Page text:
Before I become a master of all generalizations, I'm going to concede something rarely admitted in a trendspotting chapter like this one: The most important factors that have changed about Lorena, or any customer, are individual changes. Is she richer? Poorer? Recently single or newly married? Does she have a new pet or is she grieving for one that has died? No matter how big you grow, or want to grow, as a company, individual customers buy from you, not assemblages of customers, not slices of a market. Learning to treat individual customers as individuals, honoring individual preferences unique to that customer, is a key to business success. But being aware of underlying trends in the marketplace is also essential for the success of any business that relies on significant numbers of transactions and on forward-looking planning.

customer trend #1: customers expect anticipatory technological behavior and aggregated information—instantly

My battery died recently on my aging Volvo, and with it I lost the stations that had been preset into my car radio. Afterwards, driving around manually selecting the stations I generally listen to (more or less just one station), I found myself irritated to have to dig up the long-forgotten instructions on how to set a radio station into memory. After a few days, I found myself thinking, "Doesn't my car know I want this station as a preset? I mean, I listen to it every day—the Volvo should be inviting me to add it to a 'favorites list' or some such."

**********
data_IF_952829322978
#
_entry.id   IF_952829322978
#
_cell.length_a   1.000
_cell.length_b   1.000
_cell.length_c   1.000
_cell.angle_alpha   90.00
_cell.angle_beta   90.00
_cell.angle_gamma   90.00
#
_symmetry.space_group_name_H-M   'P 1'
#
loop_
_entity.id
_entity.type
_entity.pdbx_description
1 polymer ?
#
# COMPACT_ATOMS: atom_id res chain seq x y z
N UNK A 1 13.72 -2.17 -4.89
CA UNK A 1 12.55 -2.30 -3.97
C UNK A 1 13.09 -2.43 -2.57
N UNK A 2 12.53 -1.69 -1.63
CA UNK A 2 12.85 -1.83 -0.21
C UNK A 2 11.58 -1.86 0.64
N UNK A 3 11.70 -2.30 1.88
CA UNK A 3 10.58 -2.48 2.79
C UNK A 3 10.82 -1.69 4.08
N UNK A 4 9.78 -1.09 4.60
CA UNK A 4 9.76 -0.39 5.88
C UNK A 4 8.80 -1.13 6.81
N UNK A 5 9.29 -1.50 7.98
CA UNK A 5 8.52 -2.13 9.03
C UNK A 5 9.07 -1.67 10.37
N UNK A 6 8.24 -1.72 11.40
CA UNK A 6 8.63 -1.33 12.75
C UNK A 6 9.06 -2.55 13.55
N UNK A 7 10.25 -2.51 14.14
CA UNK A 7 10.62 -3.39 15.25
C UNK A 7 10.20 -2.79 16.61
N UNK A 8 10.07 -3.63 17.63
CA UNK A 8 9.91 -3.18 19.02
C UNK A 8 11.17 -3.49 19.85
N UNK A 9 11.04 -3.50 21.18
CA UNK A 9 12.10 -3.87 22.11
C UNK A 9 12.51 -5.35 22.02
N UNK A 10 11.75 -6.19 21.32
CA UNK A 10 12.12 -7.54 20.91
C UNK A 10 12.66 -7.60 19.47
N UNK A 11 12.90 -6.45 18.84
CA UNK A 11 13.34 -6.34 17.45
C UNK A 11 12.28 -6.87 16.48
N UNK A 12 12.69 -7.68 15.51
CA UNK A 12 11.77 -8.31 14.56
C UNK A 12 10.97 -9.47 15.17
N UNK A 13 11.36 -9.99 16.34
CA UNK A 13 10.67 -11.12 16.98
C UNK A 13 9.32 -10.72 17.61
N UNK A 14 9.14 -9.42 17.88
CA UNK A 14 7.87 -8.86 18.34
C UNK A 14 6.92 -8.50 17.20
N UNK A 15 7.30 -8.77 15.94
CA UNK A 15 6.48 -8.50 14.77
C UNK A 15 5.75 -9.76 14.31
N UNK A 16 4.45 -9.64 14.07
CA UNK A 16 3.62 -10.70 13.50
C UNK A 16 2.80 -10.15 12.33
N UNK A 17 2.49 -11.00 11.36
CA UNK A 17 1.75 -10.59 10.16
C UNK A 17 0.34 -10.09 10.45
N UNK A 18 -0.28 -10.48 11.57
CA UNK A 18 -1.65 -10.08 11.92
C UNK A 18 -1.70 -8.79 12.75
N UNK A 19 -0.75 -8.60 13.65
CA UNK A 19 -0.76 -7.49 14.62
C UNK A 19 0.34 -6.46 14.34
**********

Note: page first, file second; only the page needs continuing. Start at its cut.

But my car was manufactured in 2004, and, of course, cars didn't "think" that way in 2004. And neither did consumers. Believe me, customers think that way now: They expect devices—and companies—to, in effect, say, "Mr. Solomon, I note that you've been listening quite a bit to your local NPR station. Care to have me memorize it for you so you'll not have to fumble for it while you're negotiating a difficult turn?"

Customers now expect personalized, anticipatory technological behavior and aggregated information—instantly. To get a sense of how profoundly customer expectations have changed, look around. With the advent of mobile computing, a traveler can get the answers on her iDroidPhoneBerry® that the concierge or bellman or neighborhood know-it-all used to parcel out at his own rate and with varying amounts of reliability: What's a good Italian restaurant within walking distance? What subway line do I take to Dupont Circle, and which exit is best from the station? My plane just landed—in this country, do I shake hands when I meet someone of the opposite gender?